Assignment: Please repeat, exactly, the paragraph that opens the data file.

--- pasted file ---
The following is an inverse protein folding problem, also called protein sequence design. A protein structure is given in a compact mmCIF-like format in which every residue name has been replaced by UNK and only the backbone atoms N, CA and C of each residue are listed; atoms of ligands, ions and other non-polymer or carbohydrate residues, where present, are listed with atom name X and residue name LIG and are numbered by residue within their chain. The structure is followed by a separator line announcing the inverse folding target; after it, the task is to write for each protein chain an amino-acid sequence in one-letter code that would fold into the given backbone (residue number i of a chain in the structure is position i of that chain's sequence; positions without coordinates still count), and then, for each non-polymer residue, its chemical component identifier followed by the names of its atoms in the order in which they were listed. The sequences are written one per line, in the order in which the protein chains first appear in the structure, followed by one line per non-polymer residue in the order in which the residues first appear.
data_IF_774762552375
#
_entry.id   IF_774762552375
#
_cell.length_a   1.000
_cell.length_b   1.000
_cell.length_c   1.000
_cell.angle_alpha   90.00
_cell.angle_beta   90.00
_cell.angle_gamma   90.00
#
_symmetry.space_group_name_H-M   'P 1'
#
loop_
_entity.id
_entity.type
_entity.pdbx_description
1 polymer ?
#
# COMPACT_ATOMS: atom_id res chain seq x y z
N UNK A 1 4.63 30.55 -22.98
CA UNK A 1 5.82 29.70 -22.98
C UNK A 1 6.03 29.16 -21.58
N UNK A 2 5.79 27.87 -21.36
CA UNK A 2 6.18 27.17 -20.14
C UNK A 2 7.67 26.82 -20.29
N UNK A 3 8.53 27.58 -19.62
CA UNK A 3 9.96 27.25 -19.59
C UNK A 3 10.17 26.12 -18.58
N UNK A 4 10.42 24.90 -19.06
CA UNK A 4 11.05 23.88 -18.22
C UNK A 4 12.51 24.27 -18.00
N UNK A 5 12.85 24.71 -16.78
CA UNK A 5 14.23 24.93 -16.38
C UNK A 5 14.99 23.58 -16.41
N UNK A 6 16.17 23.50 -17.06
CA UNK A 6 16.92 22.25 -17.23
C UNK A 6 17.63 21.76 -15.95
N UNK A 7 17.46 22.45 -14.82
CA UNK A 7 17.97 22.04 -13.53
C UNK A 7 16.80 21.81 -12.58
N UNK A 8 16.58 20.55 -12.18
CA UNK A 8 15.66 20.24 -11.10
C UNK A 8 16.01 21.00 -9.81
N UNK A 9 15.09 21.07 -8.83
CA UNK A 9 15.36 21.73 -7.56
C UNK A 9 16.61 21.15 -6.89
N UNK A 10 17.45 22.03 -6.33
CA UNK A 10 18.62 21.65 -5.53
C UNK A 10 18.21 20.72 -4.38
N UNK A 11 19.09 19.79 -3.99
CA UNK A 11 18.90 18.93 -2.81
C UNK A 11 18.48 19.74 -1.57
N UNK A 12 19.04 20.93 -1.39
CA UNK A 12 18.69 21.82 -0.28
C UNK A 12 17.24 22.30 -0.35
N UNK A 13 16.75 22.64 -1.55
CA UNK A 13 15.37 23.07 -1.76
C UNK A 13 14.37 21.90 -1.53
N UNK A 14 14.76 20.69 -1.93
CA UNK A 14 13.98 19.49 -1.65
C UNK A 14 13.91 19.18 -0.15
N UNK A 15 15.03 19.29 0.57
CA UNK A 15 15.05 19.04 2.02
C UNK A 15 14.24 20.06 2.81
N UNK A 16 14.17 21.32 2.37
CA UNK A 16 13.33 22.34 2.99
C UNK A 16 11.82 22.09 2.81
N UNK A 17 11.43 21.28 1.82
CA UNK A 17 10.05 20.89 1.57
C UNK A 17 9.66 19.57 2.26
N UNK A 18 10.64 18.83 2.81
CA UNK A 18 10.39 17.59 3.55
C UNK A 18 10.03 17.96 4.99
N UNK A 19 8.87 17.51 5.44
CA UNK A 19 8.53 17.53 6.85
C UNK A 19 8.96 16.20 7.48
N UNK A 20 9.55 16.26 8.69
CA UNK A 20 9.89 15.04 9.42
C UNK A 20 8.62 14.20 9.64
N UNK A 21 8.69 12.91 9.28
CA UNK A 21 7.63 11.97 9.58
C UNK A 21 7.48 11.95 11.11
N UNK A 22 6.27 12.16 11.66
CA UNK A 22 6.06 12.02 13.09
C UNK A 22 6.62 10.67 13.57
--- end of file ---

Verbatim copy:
The following is an inverse protein folding problem, also called protein sequence design. A protein structure is given in a compact mmCIF-like format in which every residue name has been replaced by UNK and only the backbone atoms N, CA and C of each residue are listed; atoms of ligands, ions and other non-polymer or carbohydrate residues, where present, are listed with atom name X and residue name LIG and are numbered by residue within their chain. The structure is followed by a separator line announcing the inverse folding target; after it, the task is to write for each protein chain an amino-acid sequence in one-letter code that would fold into the given backbone (residue number i of a chain in the structure is position i of that chain's sequence; positions without coordinates still count), and then, for each non-polymer residue, its chemical component identifier followed by the names of its atoms in the order in which they were listed. The sequences are written one per line, in the order in which the protein chains first appear in the structure, followed by one line per non-polymer residue in the order in which the residues first appear.